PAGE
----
Cummings: Best way to respond after Worlds snub was to carry on

Steve Cummings put the disappointment of missing out on selection for the World Championships behind him with a fine win on stage 1 of the Giro della Toscana.

The win was Cummings' first outing since the Worlds, where he was deemed surplus to requirements for the road race but good enough to be first reserve for the time trial. He eventually turned down the ride in the TT.

The double British national champion's Toscana win came from a small group containing multiple Grand Tour champion Vincenzo Nibali and he now leads the race heading into stage 2.

"It's always hard to win but I'm very happy. Today's win brought me a lot of satisfaction because it's always really hard to win," Cummings told Cyclingnews on Tuesday evening.

"When we were doing the big circuits there were a few little hills in but I was being the policeman because we came into the stage looking to help [Mark] Cavendish. The climbs were a little bit harder than we thought and when Nibali went I had to follow. The last smaller circuit was pan-flat and there wasn't really a launchpad. I wasn't really sure about the end because I've not done a sprint since about 2008."

'It doesn't matter how I win or what I win, it's never enough for some'

When Cummings crossed the line he was immediately asked by the gathering Italian press as to why he had not been in Bergen.

The Dimension Data rider struggled to find the right answer but admitted that he had watched the entire men's road race and was almost in tears when he saw how the course suited him. Winning in Toscana was not a shot across the bows aimed at British Cycling, however, and Cummings stated that his hunger to win came from his own desire to taste victory.

"I really wanted to win before the season ended, both for my body and mind and my team," he said. "The season hasn't gone as well as it could have but I've always kept fighting. At times this season, physically I've been as good as ever. Now there are good races for me coming up, but the riders are really good so we'll just have to wait and see. I think I'm running at around 95 per cent but I need to find another five if I'm going to feature in a race like Il Lombardia.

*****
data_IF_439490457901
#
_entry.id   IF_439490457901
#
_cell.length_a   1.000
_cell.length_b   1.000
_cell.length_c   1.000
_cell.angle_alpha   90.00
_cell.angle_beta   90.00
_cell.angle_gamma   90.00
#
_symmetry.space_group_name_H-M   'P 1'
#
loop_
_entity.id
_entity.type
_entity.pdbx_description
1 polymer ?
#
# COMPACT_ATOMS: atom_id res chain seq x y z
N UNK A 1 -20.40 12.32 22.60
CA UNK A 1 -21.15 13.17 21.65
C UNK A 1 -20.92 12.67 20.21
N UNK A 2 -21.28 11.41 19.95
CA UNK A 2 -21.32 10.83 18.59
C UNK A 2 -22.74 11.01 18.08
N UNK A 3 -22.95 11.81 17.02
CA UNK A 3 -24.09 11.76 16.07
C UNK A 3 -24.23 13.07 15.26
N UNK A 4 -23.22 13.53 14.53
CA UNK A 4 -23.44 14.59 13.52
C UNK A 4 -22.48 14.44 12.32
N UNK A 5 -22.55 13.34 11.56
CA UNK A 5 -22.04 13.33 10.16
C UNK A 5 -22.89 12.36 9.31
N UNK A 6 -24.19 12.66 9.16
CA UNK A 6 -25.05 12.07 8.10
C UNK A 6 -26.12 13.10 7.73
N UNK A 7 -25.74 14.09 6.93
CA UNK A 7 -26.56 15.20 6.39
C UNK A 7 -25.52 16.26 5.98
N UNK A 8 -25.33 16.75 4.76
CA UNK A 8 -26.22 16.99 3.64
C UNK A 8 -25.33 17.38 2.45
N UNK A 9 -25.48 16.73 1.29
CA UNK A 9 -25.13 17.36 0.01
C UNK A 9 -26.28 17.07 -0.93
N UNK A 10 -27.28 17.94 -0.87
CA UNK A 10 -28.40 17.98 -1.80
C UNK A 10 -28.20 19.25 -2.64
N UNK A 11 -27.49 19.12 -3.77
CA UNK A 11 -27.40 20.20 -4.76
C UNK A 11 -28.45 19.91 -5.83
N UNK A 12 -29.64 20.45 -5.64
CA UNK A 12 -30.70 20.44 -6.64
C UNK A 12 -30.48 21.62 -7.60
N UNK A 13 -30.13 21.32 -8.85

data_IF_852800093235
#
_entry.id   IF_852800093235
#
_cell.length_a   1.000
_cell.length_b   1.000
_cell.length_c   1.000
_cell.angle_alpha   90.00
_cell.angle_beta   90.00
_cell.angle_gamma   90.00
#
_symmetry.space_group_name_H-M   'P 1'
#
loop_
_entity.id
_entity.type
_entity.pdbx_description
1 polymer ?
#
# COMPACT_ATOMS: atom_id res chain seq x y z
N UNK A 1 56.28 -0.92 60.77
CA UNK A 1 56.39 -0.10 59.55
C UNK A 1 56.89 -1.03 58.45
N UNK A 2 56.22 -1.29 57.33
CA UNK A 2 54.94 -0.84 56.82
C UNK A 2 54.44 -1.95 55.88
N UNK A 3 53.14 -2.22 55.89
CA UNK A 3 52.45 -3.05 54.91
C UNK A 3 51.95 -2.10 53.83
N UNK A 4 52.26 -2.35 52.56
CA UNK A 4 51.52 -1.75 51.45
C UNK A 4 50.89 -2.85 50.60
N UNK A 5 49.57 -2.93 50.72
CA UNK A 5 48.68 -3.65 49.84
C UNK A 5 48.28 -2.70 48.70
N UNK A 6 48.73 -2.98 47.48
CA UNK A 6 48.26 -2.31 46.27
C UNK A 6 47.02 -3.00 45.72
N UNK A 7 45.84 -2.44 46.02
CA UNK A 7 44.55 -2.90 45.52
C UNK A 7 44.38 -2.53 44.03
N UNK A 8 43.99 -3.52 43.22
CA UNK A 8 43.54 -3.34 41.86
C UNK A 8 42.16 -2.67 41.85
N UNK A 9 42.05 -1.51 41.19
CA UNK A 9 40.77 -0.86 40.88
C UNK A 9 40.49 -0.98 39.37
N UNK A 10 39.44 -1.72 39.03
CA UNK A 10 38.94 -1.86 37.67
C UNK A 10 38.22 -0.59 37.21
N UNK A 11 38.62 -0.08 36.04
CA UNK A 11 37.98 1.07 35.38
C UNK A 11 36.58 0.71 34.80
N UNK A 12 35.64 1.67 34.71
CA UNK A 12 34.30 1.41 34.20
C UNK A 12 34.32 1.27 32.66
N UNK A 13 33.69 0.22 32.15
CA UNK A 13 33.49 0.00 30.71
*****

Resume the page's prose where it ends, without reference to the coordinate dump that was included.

"I was emotional after the win. I was being asked why I wasn't selected and really I didn't have a good answer for them. I don't know, it's almost like I get more respect from Italian people. I think they understand me more sometimes. The British system is very successful but it's also very clinical at times and I'm maybe a bit more open. I do the race like I see it. Sometimes it feels as though it doesn't matter how I win or what I win, it's never enough for some."

Tuesday's win "wasn't really about proving a point", he added.

"The win wasn't about the Worlds. It was about me just riding my bike and wanting to win. That's something I take into every race where I feel there is a chance. I already proved in Canada that I was in good shape. Personally it was a shame not to be selected for Worlds but the best way to respond is just to carry on."

The British team in Norway had a respectable ride, with Ben Swift taking fifth place in the bunch sprint. Cummings admits that he would have been a long-shot for the win in Norway but added that he could have played his own card, and been a team player if called upon. 

"I had a day off on Sunday and watched pretty much every minute of it. I thought it was a great race, the British team did well and Swift had a super day. Fifth was a really good result.

"For me it was course that would have suited me. It was a reduced group and I could have maybe played around in the finale and if that didn't work there would have been the chance for me to flip back and do something for Swift or whoever else. Having numbers in the final is important. All I can do is race my bike and at the end of the day, I'm just a bike racer. I like to play my own card if I feel there is a chance, but I'm more than happy to help the team at the same time."

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Daniel Benson

Daniel Benson was the Editor in Chief at between 2008 and 2022. Based in the UK, he joined the Cyclingnews team in 2008 as the site's first UK-based Managing Editor. In that time, he reported on over a dozen editions of the Tour de France, several World Championships, the Tour Down Under, Spring Classics, and the London 2012 Olympic Games. With the help of the excellent editorial team, he ran the coverage on Cyclingnews and has interviewed leading figures in the sport including UCI Presidents and Tour de France winners.